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Casey Albert Wood Collection

  • CA RBD MSG 1203
  • Collection
  • approximately 1850-1981, predominant 1913-1940

This collection consists of materials dated from approximately 1850-1981, but predominantly from 1913-1940, relating to Dr. Casey Albert Wood’s research, writing, correspondence, and personal interest concerning ornithology, vertebrate zoology, memoir and family history, Emma Shearer Wood and Blacker Library collection development, ophthalmology, politics, and current events. Materials relate chiefly to Wood’s “Introduction to the Literature of Vertebrate Zoology” (1921-1956), falconry (1930s), his unpublished memoir (1930s), the development of McGill University’s Emma Shearer Wood and Blacker Libraries (1918-1941), the history of ophthalmology (1925-1936), “Fundus Oculi” (1911-1934), his travels and research expeditions studying birds in their natural habitat (1920-1940), political interests, and correspondence relating to these activities and subjects.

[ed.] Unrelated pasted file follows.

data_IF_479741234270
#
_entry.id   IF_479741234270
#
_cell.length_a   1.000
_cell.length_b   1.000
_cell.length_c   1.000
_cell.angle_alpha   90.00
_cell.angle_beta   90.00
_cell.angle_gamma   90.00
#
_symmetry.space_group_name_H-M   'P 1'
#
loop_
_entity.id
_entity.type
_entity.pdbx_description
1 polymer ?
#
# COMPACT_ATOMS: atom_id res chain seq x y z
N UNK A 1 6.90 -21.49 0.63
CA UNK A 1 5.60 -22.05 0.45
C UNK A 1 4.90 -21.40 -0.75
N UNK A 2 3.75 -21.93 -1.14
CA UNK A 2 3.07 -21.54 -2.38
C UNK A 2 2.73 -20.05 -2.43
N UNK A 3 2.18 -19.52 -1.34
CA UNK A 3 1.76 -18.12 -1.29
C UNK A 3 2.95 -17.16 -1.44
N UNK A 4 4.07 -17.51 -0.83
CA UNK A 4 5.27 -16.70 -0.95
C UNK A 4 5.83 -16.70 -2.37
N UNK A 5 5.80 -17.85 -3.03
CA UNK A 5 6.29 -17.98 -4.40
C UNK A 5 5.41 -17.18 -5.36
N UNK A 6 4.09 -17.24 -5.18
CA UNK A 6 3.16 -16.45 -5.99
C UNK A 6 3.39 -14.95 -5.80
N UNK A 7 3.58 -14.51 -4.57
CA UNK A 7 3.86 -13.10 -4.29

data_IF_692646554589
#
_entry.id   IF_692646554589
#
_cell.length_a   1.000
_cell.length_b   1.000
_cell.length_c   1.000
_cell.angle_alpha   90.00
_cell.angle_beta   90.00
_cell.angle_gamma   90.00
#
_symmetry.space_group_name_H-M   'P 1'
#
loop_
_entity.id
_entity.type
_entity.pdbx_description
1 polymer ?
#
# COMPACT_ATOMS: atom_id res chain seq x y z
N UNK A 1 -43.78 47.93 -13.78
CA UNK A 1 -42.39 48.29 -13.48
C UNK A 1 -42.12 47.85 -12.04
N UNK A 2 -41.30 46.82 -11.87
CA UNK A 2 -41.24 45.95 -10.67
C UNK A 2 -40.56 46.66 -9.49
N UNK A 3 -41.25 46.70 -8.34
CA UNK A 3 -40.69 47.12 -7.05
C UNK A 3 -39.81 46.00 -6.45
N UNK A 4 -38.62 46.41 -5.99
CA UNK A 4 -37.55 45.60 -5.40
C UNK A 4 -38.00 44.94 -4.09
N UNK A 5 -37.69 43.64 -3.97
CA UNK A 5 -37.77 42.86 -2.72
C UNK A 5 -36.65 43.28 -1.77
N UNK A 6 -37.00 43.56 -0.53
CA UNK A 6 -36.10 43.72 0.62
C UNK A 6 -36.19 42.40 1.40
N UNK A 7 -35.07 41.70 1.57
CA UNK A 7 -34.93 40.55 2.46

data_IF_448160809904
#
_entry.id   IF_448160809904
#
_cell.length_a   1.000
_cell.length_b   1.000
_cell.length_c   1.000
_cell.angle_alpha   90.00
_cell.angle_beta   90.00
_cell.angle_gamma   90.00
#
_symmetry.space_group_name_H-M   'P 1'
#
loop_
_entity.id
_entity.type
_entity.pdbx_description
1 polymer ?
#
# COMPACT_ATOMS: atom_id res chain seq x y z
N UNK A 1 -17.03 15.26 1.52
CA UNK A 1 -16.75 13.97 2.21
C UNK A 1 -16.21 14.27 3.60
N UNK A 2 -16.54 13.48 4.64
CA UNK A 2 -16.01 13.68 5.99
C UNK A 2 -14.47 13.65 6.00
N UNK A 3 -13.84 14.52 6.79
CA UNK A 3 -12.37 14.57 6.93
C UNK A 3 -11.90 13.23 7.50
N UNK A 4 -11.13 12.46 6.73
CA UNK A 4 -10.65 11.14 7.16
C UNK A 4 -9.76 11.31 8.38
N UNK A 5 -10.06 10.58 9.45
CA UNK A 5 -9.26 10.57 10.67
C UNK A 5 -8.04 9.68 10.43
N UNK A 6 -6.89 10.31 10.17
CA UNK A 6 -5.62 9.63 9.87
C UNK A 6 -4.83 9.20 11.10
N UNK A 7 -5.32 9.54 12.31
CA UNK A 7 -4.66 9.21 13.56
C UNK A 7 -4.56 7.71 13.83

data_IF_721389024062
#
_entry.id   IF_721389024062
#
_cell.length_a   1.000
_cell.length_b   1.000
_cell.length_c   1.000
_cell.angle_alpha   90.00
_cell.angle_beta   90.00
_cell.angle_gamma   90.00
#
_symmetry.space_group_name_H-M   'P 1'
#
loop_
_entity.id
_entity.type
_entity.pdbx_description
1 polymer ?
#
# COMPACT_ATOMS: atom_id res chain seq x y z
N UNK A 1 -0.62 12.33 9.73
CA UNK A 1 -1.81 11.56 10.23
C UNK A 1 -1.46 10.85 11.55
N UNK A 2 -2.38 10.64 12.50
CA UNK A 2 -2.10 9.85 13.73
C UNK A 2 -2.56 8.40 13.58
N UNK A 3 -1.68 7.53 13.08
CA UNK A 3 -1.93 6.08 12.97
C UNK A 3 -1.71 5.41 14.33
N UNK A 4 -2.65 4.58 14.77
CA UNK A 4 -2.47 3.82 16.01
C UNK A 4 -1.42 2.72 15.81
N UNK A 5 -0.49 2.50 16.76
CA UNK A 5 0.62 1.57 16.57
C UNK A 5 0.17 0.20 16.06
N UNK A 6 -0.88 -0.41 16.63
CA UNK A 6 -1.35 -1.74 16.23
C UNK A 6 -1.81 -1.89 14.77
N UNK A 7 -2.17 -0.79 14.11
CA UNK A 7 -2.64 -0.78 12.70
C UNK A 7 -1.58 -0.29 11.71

There are approximately 2902 incoming and outgoing pieces of correspondence including letters, postcards, notes, telegrams, and cards. Series 1) Research and writing, contains the largest volume of correspondence relating to “the Introduction to the Literature of Vertebrate Zoology.” While Series 2) Research trips, contains the largest portion of photographs. Other materials in this collection include research notes, manuscripts, page and galley proofs, book and article reprint publications, postcards, artwork, glass plate negatives, book plates, palm leaf manuscripts, artefacts, printed ephemera, clippings, journals, and administration and financial records relating to Wood’s publications or the Emma Shearer Wood and Blacker Libraries.

There are gaps within this collection relating to geographic locations, as not all locations Wood is known to have visited are represented or are only minimally represented. Asian countries, such as China or Japan, are not represented in this collection. While geographic locations that are prominent within the collection are Fiji, Sri Lanka and India.

The series consists of 1) research and writing (ca. 1850-1956); 2) research trips (1920-1937); 3) scrapbooks (1887-1946); 4) collection development (1918-1941); 5) published books (1907-1981); 6) artefacts (191-?, 1920-1937); and 7) glass negative plates (1924, 1927, 1930, 1956).

Wood, Casey A. (Casey Albert), 1856-1942

Introduction to the literature of vertebrate zoology